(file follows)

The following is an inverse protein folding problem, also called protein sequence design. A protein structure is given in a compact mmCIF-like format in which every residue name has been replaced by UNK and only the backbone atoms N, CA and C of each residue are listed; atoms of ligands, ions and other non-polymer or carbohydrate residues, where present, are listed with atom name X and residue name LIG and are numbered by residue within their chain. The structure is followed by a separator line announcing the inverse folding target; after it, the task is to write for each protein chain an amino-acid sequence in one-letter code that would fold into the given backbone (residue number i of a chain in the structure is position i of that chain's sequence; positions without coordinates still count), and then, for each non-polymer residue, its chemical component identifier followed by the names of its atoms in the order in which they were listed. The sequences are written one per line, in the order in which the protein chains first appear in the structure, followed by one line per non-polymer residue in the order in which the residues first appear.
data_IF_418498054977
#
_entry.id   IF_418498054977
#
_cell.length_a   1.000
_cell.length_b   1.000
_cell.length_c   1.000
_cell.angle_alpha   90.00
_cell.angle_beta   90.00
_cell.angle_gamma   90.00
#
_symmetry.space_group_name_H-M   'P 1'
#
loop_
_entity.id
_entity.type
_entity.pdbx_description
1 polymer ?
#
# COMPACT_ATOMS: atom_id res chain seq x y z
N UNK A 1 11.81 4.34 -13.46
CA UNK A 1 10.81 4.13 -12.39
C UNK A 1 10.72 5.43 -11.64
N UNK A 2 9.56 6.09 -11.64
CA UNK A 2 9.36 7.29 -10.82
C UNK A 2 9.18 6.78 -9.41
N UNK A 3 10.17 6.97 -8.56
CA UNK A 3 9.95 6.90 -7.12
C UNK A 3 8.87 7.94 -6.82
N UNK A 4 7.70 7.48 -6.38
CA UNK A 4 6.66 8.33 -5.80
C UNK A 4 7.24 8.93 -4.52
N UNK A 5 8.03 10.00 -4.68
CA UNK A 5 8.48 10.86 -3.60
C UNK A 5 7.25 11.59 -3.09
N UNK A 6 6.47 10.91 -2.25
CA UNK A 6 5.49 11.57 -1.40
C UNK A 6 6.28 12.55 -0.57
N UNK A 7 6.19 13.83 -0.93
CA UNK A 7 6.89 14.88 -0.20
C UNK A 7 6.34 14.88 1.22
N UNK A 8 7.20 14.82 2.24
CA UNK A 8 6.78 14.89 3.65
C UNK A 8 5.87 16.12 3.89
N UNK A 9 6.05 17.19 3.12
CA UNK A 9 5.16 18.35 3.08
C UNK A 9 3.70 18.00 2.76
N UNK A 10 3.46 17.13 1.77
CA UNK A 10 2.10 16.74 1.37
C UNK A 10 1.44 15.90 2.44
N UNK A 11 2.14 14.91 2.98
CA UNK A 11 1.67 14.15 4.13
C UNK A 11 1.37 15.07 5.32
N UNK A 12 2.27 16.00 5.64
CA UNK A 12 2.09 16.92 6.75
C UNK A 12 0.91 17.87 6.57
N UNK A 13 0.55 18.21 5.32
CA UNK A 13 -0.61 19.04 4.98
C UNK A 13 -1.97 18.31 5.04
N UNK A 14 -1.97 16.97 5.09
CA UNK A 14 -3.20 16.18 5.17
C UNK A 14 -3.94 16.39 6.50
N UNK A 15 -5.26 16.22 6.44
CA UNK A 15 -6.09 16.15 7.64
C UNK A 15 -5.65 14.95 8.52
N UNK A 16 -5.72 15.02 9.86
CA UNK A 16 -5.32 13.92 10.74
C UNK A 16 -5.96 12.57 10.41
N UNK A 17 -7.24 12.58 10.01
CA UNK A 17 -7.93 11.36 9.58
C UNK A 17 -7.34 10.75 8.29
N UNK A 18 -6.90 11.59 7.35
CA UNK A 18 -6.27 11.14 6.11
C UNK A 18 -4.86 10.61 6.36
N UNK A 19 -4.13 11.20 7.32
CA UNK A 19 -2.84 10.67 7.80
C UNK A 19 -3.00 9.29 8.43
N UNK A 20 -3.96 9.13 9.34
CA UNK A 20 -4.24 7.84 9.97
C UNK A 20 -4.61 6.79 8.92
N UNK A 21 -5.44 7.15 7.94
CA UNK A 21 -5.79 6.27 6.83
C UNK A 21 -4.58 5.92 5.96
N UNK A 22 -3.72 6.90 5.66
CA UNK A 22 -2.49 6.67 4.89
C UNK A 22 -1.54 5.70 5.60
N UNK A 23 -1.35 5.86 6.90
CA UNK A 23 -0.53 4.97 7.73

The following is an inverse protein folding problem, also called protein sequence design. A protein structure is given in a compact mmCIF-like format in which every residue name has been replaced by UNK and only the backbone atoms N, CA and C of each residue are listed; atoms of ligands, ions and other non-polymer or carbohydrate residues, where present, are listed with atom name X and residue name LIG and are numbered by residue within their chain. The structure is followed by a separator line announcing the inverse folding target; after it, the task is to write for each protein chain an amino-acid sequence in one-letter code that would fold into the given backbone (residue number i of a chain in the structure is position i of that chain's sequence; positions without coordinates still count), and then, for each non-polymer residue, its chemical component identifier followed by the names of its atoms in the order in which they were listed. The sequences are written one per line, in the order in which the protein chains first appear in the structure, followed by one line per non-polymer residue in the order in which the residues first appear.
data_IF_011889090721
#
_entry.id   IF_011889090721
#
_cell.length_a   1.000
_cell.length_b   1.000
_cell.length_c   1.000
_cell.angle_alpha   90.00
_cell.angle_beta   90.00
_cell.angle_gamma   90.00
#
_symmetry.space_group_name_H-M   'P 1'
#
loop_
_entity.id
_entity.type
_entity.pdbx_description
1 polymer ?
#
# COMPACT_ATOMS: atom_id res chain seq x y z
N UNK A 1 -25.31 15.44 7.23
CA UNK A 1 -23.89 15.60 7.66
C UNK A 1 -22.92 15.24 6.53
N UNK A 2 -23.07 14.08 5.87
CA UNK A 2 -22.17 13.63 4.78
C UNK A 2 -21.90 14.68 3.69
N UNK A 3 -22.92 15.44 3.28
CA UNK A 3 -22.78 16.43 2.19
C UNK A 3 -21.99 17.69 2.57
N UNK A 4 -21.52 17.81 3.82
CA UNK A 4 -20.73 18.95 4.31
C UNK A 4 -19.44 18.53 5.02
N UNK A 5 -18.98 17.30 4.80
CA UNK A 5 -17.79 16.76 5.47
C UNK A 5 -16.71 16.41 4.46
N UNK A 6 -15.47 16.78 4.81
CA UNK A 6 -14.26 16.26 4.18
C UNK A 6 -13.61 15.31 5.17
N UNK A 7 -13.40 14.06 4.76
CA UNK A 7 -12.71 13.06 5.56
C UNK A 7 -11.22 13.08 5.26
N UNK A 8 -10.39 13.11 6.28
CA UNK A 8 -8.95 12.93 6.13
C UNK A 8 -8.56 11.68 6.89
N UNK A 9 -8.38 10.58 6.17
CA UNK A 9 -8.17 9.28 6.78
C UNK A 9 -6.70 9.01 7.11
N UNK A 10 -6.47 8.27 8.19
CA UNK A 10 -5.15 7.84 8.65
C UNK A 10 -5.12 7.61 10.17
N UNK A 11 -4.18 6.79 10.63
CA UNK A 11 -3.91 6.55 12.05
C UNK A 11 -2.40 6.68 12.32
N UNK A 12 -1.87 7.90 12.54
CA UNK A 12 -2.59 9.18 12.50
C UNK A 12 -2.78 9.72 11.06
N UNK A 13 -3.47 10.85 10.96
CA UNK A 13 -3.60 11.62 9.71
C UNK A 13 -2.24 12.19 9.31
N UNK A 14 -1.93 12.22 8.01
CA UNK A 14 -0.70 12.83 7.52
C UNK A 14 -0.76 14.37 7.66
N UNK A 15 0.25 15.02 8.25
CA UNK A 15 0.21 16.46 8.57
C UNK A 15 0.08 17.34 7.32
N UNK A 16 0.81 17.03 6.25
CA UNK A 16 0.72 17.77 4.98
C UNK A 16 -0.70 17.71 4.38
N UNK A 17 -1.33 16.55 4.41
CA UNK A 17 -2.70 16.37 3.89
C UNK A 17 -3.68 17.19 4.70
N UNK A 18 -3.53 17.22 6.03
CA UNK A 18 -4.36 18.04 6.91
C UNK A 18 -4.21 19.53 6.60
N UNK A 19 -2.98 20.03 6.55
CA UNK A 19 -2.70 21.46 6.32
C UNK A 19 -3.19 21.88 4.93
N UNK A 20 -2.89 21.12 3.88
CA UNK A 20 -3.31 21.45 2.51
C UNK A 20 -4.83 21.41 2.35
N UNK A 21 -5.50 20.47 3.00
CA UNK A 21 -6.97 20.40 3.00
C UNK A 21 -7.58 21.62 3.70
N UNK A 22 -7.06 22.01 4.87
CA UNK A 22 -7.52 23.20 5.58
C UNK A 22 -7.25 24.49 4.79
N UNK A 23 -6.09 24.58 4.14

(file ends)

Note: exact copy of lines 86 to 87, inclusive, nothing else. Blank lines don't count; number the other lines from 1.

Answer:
CA UNK A 22 -2.49 6.67 4.89
C UNK A 22 -1.54 5.70 5.60